The trust which runs the Eastbourne DGH and the Conquest Hospital has been taken out of quality special measures following a visit from the health watchdog.
East Sussex Healthcare NHS Trust (ESHT) was rated ‘good’ or ‘outstanding’ in almost all inspected areas by the Care Quality Commission (CQC) during a visit in March.
The CQC found the trust has made a marked improvement in the quality of its care and concluded that it no longer needs to be in quality special measures.
The CQC acknowledged that on the basis of the inspection in March, the trust’s rating would be ‘good’, however the overall rating remains as ‘requires improvement’ because not all services were inspected.
Areas that were inspected were Medicine and Urgent Care on both sites, Surgery and Maternity at Conquest Hospital and Outpatients at Eastbourne DGH. The Emergency Department at Eastbourne was rated as ‘requires improvement’ overall but ‘good’ for well led and caring. For the first time ‘outstanding’ ratings were given in three categories.
Dr Adrian Bull, ESHT chief executive, said: “I am delighted that the hard work and commitment of people across the organisation has been recognised by the CQC, with the services they inspected rated as mainly good or outstanding.
“I am also pleased that the chief inspector sees no reason for us to stay in quality special measures. We have a talented and professional workforce and the rating of ‘good’ for caring is recognition of this. The Trust only remains ‘requires improvement’ because of the limited inspection. Once our other services are inspected, we fully expect to be ‘good’ overall and we have encouraged the CQC to come back and inspect those areas as soon as they can.
“Our aim is to be an outstanding organisation by 2020 which provides excellent healthcare for the people of East Sussex, and that people are happy and proud to work. This report is clear evidence we are making good progress. We must continue to provide consistently high standards of care across all of our services and seek out every opportunity to make improvements to achieve our ambition of becoming outstanding.
“We are committed to tacking our financial challenges, but remain focused on maintaining and improving the quality and safety of the services provided. We will not take financial decisions without undertaking a quality impact assessment.”
The trust originally entered special measures because of concerns with the quality of its services in September 2015. Two inspections in September 2014 and March 2015 rated the trust as inadequate overall. CQC inspected again in October 2016 and found improvements had taken place but inspectors were not confident the improvements were embedded and there was insufficient assurance they could be sustained.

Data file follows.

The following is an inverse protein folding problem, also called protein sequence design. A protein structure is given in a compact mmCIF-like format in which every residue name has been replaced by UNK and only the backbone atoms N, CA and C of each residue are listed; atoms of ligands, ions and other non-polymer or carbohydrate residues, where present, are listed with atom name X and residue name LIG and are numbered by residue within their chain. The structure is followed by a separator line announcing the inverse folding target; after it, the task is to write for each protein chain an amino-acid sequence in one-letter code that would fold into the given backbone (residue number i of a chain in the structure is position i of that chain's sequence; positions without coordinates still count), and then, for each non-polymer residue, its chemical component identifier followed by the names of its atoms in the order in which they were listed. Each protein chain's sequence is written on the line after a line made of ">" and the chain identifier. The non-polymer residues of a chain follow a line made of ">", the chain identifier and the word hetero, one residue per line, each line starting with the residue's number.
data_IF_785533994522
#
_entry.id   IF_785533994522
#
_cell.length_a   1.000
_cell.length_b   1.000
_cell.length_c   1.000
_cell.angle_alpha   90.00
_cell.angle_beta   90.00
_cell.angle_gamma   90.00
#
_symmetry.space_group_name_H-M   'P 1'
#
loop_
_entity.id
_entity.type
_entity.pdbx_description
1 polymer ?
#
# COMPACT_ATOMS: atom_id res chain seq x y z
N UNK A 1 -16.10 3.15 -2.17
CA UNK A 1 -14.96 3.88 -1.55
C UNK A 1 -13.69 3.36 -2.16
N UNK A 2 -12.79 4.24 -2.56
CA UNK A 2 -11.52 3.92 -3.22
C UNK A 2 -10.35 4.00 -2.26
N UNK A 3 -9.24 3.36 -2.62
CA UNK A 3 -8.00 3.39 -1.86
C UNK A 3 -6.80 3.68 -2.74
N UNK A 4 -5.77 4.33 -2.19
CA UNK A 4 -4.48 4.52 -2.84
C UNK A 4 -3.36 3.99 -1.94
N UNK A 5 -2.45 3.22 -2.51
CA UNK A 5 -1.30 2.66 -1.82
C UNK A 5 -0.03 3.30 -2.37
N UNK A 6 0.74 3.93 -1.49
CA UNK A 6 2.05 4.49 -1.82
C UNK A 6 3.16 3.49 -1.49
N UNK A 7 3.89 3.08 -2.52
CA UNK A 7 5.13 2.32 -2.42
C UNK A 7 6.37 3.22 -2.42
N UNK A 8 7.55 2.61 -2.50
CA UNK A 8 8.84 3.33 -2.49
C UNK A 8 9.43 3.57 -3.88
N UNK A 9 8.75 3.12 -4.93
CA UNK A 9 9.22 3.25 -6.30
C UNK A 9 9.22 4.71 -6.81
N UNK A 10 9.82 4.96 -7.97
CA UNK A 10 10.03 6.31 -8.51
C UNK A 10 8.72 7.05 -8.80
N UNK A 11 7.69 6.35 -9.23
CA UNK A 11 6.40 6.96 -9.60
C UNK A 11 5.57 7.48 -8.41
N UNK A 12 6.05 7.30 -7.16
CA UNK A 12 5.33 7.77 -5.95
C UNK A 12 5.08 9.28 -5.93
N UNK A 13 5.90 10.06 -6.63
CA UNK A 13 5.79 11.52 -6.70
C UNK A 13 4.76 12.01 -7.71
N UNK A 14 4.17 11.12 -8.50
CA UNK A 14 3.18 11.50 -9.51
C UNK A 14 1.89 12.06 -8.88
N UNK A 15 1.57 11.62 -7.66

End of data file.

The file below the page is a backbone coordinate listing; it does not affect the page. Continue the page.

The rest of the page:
The trust was also placed in financial special measures by NHS Improvement in January 2017 because of the large financial deficit.
Following the latest inspection in March 2018, the Chief Inspector for Hospitals, Professor Edward Baker, has written to NHS Improvement to note that the trust has made a marked improvement in the quality of its services and that from a quality of care perspective there is no reason for it to stay in special measures.
The Chief Inspector of Hospitals, Professor Edward Baker, said: “I am very pleased to report that since our last inspection we have found good evidence that the trust is making steady progress. In our most recent inspection we were encouraged by the sustained improvements that have been made by the trust in the last 18 months.
“Nearly three years ago, we rated the trust as Inadequate overall because of concerns relating to patient safety, the organisational culture and governance throughout the trust. Since that time we have been keeping a close watch, with support from the local clinical commissioning groups and NHS Improvement.
“It is apparent that the trust is on a journey of improvement and progress has been made both clinically and in the trust’s governance structures, although, I acknowledge that the trust’s financial arrangements are still under review from NHS Improvement.
“There are a number of areas that still require attention and we will return to check this.”
Inspectors found the board committed to the well-being of patients within their trust. The executive directors presented a unified and collaborative team who were both supported but also challenged by the non-executive directors. The relationship between the chairman and chief executive was strong with the two providing robust, visible and respected leadership across the trust.
The trust had a clear strategy with distinct objectives that gave a well understood sense of direction to the staff. The strategy acknowledged the financial challenges faced by the trust but remained firmly grounded in improvements for patient care and their outcomes as the driving force with a resultant reduction in costs.
The trust had worked hard to improve several historic areas of poor performance. In emergency care, the trust was on the way to meet the requirement for 95 per cent of patients to be seen within four hours of attendance at the accident and emergency departments. In this respect it is one of the most improved trusts in England.
The full report can be found at www.cqc.org.uk.